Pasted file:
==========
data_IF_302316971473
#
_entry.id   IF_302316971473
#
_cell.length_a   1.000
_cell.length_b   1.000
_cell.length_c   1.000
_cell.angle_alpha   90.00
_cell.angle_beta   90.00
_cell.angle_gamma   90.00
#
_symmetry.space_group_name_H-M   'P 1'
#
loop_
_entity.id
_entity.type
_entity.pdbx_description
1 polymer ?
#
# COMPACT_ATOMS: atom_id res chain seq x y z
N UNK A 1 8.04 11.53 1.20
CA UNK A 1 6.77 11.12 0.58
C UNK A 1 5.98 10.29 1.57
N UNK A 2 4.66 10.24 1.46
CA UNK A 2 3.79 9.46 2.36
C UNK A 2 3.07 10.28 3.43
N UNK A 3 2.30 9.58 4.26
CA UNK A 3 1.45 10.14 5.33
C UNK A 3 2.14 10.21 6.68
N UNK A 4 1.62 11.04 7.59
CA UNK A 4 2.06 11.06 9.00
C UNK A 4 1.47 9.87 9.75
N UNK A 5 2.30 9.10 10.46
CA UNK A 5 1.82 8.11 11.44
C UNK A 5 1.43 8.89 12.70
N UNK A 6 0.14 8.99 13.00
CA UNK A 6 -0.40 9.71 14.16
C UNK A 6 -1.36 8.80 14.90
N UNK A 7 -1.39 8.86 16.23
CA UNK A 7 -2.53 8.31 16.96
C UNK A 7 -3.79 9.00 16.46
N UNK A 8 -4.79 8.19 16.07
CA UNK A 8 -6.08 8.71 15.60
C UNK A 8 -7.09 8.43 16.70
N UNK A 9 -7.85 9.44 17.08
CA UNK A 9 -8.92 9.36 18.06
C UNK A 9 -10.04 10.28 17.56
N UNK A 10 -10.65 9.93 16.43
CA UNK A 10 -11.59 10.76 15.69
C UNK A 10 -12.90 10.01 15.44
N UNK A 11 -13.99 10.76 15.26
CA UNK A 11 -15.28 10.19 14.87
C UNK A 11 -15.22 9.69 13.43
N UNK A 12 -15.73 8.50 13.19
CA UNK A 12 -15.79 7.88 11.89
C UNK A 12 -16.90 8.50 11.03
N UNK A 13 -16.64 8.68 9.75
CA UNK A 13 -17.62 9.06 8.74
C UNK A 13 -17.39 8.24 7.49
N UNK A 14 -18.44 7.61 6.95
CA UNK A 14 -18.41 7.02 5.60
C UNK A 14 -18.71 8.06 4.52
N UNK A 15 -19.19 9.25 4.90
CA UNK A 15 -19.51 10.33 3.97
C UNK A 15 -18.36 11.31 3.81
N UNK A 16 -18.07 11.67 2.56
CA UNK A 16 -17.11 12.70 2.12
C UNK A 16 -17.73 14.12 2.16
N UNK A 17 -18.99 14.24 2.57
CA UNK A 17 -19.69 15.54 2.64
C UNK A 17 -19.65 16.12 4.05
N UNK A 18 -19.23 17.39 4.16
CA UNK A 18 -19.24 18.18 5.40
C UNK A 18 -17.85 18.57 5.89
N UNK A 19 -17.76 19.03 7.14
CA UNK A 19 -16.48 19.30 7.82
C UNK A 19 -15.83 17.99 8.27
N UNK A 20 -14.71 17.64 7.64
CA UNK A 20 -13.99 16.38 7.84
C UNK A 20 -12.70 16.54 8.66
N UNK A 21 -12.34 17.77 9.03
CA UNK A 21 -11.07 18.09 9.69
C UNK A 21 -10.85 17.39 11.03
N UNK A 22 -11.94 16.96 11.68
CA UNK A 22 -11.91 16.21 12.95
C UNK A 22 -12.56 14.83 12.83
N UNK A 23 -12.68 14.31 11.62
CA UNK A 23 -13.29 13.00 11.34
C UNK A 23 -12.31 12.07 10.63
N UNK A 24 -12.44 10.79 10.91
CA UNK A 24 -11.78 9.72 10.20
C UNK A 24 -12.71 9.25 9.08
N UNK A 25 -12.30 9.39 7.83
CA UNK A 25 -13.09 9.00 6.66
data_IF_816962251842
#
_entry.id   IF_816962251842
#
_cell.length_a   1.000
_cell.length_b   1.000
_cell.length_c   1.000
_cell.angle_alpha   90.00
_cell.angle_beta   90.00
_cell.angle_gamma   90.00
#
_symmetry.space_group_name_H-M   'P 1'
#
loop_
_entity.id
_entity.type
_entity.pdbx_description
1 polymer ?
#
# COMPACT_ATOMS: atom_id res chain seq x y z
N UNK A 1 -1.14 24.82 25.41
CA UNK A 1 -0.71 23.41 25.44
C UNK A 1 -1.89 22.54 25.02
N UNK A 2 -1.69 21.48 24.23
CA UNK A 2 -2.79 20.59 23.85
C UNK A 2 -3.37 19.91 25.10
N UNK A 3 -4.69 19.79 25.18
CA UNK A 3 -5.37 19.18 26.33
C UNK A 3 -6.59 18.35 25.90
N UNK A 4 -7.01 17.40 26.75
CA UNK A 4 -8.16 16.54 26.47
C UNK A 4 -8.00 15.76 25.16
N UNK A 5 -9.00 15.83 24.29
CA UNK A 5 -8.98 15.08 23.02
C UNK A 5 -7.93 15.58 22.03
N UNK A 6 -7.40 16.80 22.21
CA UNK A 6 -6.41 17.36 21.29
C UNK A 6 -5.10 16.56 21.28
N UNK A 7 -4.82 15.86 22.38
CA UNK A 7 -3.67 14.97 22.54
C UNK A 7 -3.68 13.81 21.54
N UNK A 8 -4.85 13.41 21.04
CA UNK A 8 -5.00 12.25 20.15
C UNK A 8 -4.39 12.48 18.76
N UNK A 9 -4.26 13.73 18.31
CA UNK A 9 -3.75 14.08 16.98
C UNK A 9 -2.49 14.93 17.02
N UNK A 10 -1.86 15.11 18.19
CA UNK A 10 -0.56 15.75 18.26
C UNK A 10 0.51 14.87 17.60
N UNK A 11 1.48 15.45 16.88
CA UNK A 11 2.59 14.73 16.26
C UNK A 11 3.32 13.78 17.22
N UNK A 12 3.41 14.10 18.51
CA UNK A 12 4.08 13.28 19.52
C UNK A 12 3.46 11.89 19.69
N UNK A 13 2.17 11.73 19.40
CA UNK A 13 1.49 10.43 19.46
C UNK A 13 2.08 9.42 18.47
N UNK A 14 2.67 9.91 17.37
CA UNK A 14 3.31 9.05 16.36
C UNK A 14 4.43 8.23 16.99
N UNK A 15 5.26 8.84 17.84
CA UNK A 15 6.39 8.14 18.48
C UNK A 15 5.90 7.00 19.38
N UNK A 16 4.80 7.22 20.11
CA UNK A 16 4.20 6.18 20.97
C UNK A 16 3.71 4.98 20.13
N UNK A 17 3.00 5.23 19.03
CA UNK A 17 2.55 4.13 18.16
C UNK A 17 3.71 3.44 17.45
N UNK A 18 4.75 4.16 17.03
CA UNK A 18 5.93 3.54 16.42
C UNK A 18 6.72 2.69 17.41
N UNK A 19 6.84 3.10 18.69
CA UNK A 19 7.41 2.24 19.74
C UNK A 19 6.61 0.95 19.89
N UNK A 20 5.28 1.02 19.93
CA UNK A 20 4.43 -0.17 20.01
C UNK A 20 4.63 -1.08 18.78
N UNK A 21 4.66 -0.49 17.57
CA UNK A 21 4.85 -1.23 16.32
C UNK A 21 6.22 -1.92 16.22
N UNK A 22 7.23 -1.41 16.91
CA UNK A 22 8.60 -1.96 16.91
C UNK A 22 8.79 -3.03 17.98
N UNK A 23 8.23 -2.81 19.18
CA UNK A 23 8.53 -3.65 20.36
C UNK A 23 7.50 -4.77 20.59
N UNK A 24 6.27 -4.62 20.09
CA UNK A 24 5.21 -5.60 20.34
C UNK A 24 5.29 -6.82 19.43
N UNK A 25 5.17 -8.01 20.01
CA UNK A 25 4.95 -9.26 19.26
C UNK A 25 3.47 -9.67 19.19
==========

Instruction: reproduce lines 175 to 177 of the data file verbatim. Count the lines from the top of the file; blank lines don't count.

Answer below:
N UNK A 21 4.66 -0.49 17.57
CA UNK A 21 4.85 -1.23 16.32
C UNK A 21 6.22 -1.92 16.22